Sunday, January 18, 2009
On Dec 20, we completed our term in Ghana. The computer school enjoyed a fun/sports day, part of which was a gift giving ceremony where one of the classes gave each of us a Ghanaian smock. The kindergarten also put on a Christmas program complete with a skit of the nativity. This would be the last time we would see most of our students.
Before sunrise the next morning, we left Tamale, the town we called home for the last three months. During this short time, we discovered the generosity of the Ghanaian spirit. Ghanaians make friends quickly and easily. Through a brief encounter, they would exchange phone numbers or email addresses, and a friendship would develop from there. Most will never set foot outside their country so they take the opportunity to discover a cultural exchange. On "Salah" (literally, a Muslim festival) while observing a mass outdoor prayer, we were approached by a mother and her child. After mere minutes of meeting her, she invited us to her home to chat and to share a meal. Although it is common for the locals to ask us for the clothes off our backs, our laptop, and our phones, we realized that this was a way they complement us, and that the request is usually not a serious one. And we do get the occasional awkward request for cash from strangers. There is a certain "no shame in asking" attitude that we needed to get used to.
There is a strong spirit of community that we observed many times in the classroom. In the computer school, our students would help each other in their schoolwork. Sometimes, their assistance would cross the border of cheating, and we had to be quick to correct it. The younger ones in the primary school would share food and water without a minute's hesitation, even if it was their only bottle of water (and this is in a town where there were constant water shortages). Even from a young age, they have embodied the spirit of sharing we are reminded of in the Bible of Elijah being fed by a widow in 1 Kings 17. Their mentality contrasts with the individualism and competitiveness of western culture.
Faith and religion is a strong component of their lives. Evidence of religion is everywhere, from slogans painted on taxi windows to the names of stores. In Tamale, Muslims make up a larger part of the population mainly because children are by default Muslim if their parents are Muslim, while Christians require the more lengthy process of a conversion of the soul.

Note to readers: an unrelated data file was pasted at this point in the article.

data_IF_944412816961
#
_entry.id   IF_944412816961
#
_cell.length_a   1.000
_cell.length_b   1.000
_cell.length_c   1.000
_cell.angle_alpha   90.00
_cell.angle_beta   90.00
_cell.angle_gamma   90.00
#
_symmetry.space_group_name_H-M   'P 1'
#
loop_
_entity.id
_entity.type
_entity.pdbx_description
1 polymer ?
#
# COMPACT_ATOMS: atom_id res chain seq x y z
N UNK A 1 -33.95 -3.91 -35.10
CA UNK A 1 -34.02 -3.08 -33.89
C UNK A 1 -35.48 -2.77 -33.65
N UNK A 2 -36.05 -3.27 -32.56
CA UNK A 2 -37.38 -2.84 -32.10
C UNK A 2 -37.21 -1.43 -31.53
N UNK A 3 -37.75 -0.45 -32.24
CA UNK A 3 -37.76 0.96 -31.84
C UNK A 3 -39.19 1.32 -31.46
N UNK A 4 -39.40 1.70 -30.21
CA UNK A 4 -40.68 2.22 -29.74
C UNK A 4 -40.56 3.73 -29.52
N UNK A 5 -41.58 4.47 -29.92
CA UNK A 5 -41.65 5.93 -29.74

Ghanaians love music. In school, the students begin the day by singing their local Christian songs. In the primary school, they have a song for everything from marching to their classrooms, to going to the toilet. In church, music would be accompanied by dancing. On cell phones, R&B songs would alert of an incoming call. Many of the dilapidated taxis we sat in were basically a metal hull with an engine, but there'd always be room for an after market deck and some kickin' speakers.
Even though English is the official European language of Ghana, it is still the second language for most. We needed to speak more slowly, using shorter sentences. The vocabulary was different as well: we referred to plastic as rubber, called papayas pawpaw, said "go and come" instead of "return shortly", greeted people properly with "Good morning, how is it?" and responded with "I am fine" instead of "hey, how's it goin'?", "good".
We will miss all these subtleties of African culture, and thank the Ghanaians for their welcoming spirit. We must also thank the staff at CIM (Pastor Philip, Donald, Cassandra, Flora, Teresa) in Vancouver for supporting us, from calling us regularly to make sure we are adjusting well, to bringing back some excess from our travels (particularly cold weather gear which serves no useful purpose in most of Africa), to taking us to see the other CIM projects in Kpandai, a town a day's drive away. And of course Pastor Joshua and Auntie Caterina for their 24hour advice and care for our entire duration in Tamale.
After a few weeks of travel to wait out the Christmas break (photos with captions are here: http://picasaweb.google.com/bubblenest/DecemberJanuaryTravel# ), we arrived in the outskirts of Johannesburg at a school for children from nearby squatters' camps and townships. We'll send a separate email update to talk about our experiences in South Africa.